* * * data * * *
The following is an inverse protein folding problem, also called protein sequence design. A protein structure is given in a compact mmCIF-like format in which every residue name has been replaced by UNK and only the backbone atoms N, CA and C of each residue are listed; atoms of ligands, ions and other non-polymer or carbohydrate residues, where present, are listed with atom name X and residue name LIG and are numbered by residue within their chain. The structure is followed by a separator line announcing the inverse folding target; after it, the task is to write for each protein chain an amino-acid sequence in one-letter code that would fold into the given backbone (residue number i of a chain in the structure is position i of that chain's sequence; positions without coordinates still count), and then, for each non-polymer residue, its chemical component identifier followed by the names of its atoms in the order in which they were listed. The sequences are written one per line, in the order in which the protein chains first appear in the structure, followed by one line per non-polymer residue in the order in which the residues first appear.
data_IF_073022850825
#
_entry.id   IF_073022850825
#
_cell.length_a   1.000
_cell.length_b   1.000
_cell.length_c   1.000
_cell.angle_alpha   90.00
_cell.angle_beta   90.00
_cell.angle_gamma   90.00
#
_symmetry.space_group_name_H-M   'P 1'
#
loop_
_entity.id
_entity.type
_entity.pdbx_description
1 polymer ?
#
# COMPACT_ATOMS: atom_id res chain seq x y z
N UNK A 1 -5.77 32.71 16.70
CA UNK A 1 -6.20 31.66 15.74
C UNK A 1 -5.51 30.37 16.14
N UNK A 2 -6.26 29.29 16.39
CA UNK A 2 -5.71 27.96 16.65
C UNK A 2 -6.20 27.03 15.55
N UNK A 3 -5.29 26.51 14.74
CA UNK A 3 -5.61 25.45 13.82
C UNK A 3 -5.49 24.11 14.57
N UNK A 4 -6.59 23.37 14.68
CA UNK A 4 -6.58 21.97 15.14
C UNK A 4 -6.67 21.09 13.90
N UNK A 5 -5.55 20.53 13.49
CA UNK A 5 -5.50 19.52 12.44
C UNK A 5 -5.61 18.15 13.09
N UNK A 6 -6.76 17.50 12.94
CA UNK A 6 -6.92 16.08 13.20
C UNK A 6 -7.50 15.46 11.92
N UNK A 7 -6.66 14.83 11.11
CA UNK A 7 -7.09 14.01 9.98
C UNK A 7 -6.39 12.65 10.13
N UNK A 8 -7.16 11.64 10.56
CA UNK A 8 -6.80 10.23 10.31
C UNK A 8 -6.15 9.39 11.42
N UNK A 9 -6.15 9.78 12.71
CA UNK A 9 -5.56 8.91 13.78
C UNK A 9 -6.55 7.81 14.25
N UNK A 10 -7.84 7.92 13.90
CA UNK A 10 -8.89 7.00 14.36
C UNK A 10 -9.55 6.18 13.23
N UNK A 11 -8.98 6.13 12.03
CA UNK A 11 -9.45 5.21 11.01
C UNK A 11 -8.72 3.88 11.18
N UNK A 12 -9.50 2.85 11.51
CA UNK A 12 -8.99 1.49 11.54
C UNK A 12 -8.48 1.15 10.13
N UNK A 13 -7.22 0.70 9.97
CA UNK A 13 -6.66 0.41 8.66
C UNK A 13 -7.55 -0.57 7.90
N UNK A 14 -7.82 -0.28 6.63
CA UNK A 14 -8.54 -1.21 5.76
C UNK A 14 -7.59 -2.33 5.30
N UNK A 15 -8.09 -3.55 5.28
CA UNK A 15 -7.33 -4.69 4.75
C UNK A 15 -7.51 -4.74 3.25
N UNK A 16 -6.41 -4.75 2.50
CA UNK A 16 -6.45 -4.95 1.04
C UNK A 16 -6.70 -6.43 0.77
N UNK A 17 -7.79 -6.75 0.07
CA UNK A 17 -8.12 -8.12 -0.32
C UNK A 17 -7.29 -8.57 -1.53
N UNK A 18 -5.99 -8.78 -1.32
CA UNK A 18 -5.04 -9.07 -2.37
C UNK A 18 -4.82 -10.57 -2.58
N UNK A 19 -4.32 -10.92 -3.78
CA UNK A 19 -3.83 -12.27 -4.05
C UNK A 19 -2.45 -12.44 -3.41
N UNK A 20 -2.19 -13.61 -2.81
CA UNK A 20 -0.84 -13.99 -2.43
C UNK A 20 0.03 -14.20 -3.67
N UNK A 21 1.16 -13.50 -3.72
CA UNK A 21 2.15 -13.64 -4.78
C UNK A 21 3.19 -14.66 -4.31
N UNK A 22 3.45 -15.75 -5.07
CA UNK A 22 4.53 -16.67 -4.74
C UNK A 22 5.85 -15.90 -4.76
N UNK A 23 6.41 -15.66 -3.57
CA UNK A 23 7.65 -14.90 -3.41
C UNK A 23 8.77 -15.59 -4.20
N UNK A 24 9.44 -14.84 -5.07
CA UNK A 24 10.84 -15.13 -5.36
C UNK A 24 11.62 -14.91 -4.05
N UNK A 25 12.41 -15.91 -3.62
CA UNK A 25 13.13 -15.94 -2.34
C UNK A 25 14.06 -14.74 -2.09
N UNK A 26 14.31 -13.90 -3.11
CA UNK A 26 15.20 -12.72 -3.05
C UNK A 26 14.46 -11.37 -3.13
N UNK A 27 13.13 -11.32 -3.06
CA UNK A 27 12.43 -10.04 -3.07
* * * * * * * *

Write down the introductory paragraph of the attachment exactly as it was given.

The following is an inverse protein folding problem, also called protein sequence design. A protein structure is given in a compact mmCIF-like format in which every residue name has been replaced by UNK and only the backbone atoms N, CA and C of each residue are listed; atoms of ligands, ions and other non-polymer or carbohydrate residues, where present, are listed with atom name X and residue name LIG and are numbered by residue within their chain. The structure is followed by a separator line announcing the inverse folding target; after it, the task is to write for each protein chain an amino-acid sequence in one-letter code that would fold into the given backbone (residue number i of a chain in the structure is position i of that chain's sequence; positions without coordinates still count), and then, for each non-polymer residue, its chemical component identifier followed by the names of its atoms in the order in which they were listed. The sequences are written one per line, in the order in which the protein chains first appear in the structure, followed by one line per non-polymer residue in the order in which the residues first appear.